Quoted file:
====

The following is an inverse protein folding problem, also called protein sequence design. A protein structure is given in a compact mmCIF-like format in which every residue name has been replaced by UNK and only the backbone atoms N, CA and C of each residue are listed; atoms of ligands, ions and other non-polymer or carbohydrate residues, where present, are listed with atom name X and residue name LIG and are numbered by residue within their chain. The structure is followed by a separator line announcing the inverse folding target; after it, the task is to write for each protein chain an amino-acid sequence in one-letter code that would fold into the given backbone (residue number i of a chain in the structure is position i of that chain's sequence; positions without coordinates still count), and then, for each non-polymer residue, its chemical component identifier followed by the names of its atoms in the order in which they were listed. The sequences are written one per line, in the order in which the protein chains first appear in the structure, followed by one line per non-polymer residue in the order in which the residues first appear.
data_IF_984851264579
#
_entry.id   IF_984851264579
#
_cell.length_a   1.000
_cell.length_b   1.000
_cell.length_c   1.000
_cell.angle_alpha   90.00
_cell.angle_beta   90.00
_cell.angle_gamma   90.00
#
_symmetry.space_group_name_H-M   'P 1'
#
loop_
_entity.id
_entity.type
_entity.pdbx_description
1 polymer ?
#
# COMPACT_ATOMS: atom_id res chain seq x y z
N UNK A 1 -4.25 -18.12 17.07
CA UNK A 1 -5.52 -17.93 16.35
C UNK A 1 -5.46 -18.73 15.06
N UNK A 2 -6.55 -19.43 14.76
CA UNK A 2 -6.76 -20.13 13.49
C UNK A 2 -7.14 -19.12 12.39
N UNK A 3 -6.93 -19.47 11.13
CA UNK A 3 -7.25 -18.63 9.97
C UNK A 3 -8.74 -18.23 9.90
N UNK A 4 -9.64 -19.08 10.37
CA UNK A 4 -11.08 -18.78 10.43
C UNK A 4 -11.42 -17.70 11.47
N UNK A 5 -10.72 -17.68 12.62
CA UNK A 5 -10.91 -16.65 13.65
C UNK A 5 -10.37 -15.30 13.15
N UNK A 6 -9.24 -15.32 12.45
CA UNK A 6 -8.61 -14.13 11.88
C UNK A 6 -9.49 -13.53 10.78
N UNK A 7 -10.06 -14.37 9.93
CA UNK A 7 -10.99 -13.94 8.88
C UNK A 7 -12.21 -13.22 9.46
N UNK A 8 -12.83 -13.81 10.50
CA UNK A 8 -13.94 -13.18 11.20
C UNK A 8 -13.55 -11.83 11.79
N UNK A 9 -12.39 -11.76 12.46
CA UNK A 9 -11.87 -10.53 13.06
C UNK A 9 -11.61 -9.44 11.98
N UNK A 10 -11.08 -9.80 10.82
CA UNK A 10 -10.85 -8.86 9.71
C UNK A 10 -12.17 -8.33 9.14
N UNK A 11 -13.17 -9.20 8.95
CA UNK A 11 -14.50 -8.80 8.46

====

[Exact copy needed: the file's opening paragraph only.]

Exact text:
The following is an inverse protein folding problem, also called protein sequence design. A protein structure is given in a compact mmCIF-like format in which every residue name has been replaced by UNK and only the backbone atoms N, CA and C of each residue are listed; atoms of ligands, ions and other non-polymer or carbohydrate residues, where present, are listed with atom name X and residue name LIG and are numbered by residue within their chain. The structure is followed by a separator line announcing the inverse folding target; after it, the task is to write for each protein chain an amino-acid sequence in one-letter code that would fold into the given backbone (residue number i of a chain in the structure is position i of that chain's sequence; positions without coordinates still count), and then, for each non-polymer residue, its chemical component identifier followed by the names of its atoms in the order in which they were listed. The sequences are written one per line, in the order in which the protein chains first appear in the structure, followed by one line per non-polymer residue in the order in which the residues first appear.